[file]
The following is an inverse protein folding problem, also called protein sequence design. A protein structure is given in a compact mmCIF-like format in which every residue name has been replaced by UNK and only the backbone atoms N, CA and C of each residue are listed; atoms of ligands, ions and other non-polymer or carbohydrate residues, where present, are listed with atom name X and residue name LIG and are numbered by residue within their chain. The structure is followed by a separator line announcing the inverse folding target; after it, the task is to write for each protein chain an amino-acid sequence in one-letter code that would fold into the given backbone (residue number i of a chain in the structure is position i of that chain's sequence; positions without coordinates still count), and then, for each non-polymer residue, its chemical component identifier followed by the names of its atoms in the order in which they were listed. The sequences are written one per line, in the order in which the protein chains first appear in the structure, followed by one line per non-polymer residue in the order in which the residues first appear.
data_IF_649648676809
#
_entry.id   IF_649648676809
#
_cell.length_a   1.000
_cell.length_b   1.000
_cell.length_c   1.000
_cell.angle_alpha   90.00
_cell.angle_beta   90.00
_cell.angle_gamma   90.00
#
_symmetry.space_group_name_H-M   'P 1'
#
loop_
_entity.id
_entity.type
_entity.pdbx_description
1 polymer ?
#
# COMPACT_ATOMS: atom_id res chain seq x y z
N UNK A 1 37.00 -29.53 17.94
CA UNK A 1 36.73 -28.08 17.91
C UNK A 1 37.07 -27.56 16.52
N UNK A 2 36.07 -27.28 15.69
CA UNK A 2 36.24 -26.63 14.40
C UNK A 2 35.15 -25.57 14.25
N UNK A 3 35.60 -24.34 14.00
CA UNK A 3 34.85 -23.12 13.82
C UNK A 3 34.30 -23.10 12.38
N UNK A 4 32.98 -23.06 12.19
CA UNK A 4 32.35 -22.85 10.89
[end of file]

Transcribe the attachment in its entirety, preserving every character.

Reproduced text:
The following is an inverse protein folding problem, also called protein sequence design. A protein structure is given in a compact mmCIF-like format in which every residue name has been replaced by UNK and only the backbone atoms N, CA and C of each residue are listed; atoms of ligands, ions and other non-polymer or carbohydrate residues, where present, are listed with atom name X and residue name LIG and are numbered by residue within their chain. The structure is followed by a separator line announcing the inverse folding target; after it, the task is to write for each protein chain an amino-acid sequence in one-letter code that would fold into the given backbone (residue number i of a chain in the structure is position i of that chain's sequence; positions without coordinates still count), and then, for each non-polymer residue, its chemical component identifier followed by the names of its atoms in the order in which they were listed. The sequences are written one per line, in the order in which the protein chains first appear in the structure, followed by one line per non-polymer residue in the order in which the residues first appear.
data_IF_649648676809
#
_entry.id   IF_649648676809
#
_cell.length_a   1.000
_cell.length_b   1.000
_cell.length_c   1.000
_cell.angle_alpha   90.00
_cell.angle_beta   90.00
_cell.angle_gamma   90.00
#
_symmetry.space_group_name_H-M   'P 1'
#
loop_
_entity.id
_entity.type
_entity.pdbx_description
1 polymer ?
#
# COMPACT_ATOMS: atom_id res chain seq x y z
N UNK A 1 37.00 -29.53 17.94
CA UNK A 1 36.73 -28.08 17.91
C UNK A 1 37.07 -27.56 16.52
N UNK A 2 36.07 -27.28 15.69
CA UNK A 2 36.24 -26.63 14.40
C UNK A 2 35.15 -25.57 14.25
N UNK A 3 35.60 -24.34 14.00
CA UNK A 3 34.85 -23.12 13.82
C UNK A 3 34.30 -23.10 12.38
N UNK A 4 32.98 -23.06 12.19
CA UNK A 4 32.35 -22.85 10.89